So the question I had as I read Gmirkin’s point was how the legislation themes were incorporated in the lives of Plutarch’s figures. After all, it’s been many years since I read Plutarch’s Lives as an undergraduate.

I quote key sections from the John Dryden translation of the life of Theseus. The narrative weaves Theseus’s activities with the foundation of a number of religious and other cultural customs but we pick up at the point where Theseus establishes an autumn festival “of boughs”, followed by his constitutional reforms: read more »


How Does One Date the Old Testament Writings?

by Neil Godfrey

I have been posting insights from Russell Gmirkin’s Plato and the Creation of the Hebrew Bible (archived here) in which he argues that both many core and peripheral features of the text of the Hebrew Bible bear closer similarities to Classical Greek writings and practices than to what we find in ancient Mesopotamian and Levantine culture. Gmirkin’s hypothesis is that the authors of the biblical texts shared the wider intellectual ethos of the Hellenistic era with its interest in exploring ideal constitutional and legal systems. The Great Library at Alexandria, Egypt, was a repository of these ideas and resources that Judean scribes were known to access as freely as any other scholar of the day.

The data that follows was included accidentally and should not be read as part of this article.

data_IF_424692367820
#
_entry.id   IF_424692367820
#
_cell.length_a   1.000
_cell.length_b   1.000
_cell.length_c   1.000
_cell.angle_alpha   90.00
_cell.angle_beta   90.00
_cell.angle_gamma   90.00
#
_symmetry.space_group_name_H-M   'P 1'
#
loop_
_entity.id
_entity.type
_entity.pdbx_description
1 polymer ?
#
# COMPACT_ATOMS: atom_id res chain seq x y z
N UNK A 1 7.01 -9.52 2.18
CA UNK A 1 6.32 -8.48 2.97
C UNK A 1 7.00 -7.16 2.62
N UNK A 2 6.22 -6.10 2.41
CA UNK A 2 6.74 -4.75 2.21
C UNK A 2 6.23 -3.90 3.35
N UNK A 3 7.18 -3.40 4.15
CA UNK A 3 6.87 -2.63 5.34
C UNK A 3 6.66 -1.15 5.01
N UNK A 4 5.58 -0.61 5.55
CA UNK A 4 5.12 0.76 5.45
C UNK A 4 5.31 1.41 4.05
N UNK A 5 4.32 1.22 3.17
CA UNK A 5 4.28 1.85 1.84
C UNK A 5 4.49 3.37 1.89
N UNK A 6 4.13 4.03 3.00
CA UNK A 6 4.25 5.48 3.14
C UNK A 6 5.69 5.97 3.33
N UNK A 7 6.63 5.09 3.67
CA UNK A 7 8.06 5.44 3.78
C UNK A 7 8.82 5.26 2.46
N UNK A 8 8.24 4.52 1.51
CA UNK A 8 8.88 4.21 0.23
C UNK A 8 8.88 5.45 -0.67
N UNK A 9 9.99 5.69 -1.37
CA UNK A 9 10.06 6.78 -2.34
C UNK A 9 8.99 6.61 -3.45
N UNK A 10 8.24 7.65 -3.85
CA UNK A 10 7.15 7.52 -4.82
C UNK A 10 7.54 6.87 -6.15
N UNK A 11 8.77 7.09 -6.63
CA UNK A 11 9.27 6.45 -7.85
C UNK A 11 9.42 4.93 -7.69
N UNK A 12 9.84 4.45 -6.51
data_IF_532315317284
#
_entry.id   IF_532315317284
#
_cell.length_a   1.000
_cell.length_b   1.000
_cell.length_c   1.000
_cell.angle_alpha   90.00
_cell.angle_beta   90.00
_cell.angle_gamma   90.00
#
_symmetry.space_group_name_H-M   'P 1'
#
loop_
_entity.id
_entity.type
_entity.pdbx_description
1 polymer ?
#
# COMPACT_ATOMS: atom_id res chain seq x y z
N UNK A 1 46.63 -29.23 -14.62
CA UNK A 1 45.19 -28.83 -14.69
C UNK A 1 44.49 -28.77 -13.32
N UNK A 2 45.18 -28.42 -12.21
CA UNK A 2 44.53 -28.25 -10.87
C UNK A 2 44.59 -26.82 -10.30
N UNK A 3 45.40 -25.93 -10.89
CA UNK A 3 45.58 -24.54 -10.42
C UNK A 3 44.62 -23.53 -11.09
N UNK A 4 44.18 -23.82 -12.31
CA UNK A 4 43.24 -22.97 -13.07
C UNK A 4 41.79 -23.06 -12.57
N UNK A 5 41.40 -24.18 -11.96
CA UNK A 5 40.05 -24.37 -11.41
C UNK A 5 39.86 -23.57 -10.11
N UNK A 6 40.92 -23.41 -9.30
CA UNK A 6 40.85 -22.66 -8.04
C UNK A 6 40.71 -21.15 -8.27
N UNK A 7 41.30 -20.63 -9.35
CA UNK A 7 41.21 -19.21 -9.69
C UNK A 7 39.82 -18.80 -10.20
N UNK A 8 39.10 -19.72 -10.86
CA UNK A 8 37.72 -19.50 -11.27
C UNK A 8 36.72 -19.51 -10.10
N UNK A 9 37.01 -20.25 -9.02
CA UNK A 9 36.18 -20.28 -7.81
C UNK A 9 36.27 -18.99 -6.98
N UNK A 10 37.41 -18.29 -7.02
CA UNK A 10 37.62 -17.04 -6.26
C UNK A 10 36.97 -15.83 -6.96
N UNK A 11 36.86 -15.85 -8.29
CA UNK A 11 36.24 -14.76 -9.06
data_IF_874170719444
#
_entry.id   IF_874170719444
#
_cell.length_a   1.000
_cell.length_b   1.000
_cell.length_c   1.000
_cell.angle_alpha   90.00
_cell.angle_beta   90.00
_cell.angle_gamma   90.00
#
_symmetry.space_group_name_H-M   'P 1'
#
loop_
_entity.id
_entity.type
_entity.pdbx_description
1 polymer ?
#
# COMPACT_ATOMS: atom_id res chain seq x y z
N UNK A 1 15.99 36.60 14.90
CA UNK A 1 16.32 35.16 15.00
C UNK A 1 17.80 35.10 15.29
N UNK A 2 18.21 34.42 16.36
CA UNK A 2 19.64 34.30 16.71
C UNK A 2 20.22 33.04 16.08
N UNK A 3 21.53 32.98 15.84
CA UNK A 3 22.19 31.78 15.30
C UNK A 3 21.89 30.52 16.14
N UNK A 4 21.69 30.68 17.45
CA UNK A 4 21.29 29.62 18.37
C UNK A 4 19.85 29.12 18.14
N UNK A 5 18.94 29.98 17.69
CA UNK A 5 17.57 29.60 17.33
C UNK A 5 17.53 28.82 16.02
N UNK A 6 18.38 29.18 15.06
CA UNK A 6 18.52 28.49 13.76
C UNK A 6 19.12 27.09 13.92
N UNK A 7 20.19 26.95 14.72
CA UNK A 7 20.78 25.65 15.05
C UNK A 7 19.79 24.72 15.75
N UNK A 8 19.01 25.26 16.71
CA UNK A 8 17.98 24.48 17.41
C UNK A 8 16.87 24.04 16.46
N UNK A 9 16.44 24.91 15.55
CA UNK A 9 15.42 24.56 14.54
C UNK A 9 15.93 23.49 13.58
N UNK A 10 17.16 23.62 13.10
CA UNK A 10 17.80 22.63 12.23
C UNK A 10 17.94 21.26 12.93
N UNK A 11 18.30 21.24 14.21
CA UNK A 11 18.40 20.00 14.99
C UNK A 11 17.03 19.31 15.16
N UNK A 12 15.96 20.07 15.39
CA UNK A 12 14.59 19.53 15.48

Another scholar who has argued for a Hellenistic provenance of the Biblical literature is Niels Peter Lemche, although his proposals have pointed Mesopotamia and Syria as possible centres where Judean scribes were exposed to Greek ideas and writings rather than Egypt. No doubt Judeans were exposed to Greek culture throughout the Middle East but Russell Gmirkin focuses on the Alexandrian library because we know that specific Greek texts (e.g. Plato’s Laws, Aristotle’s Politics) that contain some striking echoes in the Biblical literature were housed there and we further know that Judean scribes worked there.

In this post I thought it worthwhile addressing some of the context to Gmirkin’s book by reference to a chapter by Lemche from 2001, “How Does One Date an Expression of Mental History? The Old Testament and Hellenism” in Did Moses Speak Attic? Jewish Historiography and Scripture in the Hellenistic Period edited by Lester L. Grabbe, pp. 200-224.

Lemche begins by reminding readers of the traditional circularity of the way scholars have dated the texts:

I have set out in table format the fundamental circularity underlying the scholarly arguments for not only the dating but also for the historicity of the Biblical narratives as argued by P.R. Davies (1992) at

A text that seemed to include historical information might well belong to the age when this historical referent seemed likely to have existed. At least this was the general attitude. The historical referent was the decisive factor. If the information included in the historical referent was considered likely or even precise, the text that provided this information was considered more or less contemporary with the event—that is, the historical referent—although the only source of this event was often the text in question that referred to it.